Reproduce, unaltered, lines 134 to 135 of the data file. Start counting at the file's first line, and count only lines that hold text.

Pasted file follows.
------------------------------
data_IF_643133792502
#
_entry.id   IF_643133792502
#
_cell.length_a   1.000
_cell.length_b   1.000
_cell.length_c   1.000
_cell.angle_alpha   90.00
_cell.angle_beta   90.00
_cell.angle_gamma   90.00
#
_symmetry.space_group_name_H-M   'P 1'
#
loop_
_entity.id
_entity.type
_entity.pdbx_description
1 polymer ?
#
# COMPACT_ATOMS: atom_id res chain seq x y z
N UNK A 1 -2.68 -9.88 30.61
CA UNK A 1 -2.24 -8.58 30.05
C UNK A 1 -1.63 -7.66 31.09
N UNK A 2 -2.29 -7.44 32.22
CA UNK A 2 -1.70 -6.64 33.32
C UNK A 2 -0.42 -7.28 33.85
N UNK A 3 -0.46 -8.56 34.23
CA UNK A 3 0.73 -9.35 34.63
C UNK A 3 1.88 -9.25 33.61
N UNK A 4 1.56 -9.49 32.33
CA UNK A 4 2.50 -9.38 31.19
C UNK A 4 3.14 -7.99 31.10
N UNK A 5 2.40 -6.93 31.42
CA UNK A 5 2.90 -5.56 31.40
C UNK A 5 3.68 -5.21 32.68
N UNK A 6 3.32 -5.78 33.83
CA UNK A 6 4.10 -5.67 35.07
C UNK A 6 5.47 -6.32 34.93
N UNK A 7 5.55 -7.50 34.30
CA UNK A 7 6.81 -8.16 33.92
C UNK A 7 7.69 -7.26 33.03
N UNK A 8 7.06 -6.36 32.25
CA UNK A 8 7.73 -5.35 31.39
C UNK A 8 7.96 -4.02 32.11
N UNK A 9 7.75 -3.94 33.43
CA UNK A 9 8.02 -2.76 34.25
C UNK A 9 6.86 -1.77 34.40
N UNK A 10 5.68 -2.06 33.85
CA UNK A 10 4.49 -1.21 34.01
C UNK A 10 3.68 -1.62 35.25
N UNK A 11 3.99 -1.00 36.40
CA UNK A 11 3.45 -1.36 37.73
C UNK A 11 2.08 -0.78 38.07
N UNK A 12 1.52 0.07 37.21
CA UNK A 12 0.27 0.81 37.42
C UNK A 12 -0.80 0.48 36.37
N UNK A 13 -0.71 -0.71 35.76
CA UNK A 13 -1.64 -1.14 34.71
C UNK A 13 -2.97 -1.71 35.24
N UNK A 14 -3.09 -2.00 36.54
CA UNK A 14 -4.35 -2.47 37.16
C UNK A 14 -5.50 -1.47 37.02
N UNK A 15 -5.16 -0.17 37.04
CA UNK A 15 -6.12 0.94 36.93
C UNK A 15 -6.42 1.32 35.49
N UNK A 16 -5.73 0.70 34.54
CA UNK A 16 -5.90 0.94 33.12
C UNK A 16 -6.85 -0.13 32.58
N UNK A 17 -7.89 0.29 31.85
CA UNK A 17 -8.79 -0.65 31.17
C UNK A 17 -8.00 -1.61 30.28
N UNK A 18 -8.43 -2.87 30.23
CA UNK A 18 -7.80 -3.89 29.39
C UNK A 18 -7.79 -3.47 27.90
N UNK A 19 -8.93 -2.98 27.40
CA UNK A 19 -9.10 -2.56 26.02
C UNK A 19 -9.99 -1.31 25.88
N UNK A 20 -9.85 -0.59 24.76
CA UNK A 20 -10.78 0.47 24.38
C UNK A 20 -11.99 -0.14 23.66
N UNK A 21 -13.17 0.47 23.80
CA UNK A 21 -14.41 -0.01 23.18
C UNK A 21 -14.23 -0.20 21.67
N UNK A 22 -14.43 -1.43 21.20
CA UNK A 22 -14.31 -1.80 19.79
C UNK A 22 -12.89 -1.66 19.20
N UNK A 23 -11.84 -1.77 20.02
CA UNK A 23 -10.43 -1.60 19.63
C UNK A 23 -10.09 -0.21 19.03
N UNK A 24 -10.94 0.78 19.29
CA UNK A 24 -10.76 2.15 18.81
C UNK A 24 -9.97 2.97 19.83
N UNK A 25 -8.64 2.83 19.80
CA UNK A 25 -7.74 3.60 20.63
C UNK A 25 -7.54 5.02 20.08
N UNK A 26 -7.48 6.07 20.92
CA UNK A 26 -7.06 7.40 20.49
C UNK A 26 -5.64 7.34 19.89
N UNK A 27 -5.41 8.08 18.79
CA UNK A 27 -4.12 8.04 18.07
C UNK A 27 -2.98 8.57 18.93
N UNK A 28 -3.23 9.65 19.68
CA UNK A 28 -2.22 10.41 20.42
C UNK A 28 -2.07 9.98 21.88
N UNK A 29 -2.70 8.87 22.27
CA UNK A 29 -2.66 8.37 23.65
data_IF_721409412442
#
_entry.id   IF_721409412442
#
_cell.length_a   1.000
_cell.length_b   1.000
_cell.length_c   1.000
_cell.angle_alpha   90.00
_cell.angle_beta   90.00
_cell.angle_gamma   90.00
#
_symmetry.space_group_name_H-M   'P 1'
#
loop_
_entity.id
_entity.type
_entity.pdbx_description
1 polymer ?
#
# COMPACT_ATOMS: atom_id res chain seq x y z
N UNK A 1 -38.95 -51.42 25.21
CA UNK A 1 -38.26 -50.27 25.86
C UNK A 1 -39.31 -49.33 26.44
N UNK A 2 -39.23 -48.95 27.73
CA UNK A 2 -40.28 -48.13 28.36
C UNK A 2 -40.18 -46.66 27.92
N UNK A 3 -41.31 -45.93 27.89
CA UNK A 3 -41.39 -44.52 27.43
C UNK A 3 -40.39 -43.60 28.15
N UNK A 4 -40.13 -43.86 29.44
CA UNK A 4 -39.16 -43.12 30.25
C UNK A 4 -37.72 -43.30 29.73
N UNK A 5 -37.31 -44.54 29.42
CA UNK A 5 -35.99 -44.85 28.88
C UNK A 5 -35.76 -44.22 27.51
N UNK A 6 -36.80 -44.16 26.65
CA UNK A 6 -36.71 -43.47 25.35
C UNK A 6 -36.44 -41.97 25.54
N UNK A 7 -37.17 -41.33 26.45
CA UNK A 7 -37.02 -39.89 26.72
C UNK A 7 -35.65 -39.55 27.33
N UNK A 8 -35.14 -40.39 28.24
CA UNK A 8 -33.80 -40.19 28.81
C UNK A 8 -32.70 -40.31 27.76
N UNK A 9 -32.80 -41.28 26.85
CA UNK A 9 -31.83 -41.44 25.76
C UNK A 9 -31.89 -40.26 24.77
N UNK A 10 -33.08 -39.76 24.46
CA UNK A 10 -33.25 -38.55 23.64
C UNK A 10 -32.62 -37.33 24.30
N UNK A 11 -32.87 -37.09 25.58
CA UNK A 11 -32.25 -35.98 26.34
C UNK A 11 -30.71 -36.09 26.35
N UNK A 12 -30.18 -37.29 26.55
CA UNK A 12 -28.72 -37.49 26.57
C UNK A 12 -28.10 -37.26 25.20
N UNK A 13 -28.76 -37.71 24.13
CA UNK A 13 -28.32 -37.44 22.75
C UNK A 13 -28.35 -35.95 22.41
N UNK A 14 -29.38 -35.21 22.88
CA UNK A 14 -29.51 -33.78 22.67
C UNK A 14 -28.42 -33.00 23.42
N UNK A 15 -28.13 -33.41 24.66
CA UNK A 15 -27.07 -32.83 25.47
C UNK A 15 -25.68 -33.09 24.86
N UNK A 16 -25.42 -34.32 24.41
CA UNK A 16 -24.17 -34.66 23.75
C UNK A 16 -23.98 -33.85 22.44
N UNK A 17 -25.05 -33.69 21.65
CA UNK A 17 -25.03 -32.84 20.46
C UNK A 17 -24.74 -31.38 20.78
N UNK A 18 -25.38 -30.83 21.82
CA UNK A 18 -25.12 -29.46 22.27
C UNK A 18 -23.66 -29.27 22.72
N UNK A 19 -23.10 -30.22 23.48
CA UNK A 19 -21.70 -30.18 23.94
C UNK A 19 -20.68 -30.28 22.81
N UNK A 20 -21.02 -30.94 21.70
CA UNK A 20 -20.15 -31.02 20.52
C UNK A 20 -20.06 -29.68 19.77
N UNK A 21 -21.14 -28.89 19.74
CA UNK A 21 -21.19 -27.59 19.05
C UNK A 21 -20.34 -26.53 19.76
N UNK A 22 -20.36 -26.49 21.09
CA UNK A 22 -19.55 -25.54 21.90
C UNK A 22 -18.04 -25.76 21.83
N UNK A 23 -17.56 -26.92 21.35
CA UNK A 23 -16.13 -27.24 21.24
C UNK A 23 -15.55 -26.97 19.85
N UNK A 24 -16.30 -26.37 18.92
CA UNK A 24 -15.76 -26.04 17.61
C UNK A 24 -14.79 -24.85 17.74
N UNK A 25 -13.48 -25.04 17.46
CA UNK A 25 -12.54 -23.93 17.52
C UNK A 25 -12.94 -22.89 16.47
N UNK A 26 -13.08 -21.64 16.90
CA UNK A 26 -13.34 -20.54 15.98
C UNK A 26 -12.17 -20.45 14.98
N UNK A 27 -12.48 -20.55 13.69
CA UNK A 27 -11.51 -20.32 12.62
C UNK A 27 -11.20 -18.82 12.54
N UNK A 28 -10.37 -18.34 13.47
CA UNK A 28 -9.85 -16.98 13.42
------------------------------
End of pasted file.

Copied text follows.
CA UNK A 3 -41.39 -44.52 27.43
C UNK A 3 -40.39 -43.60 28.15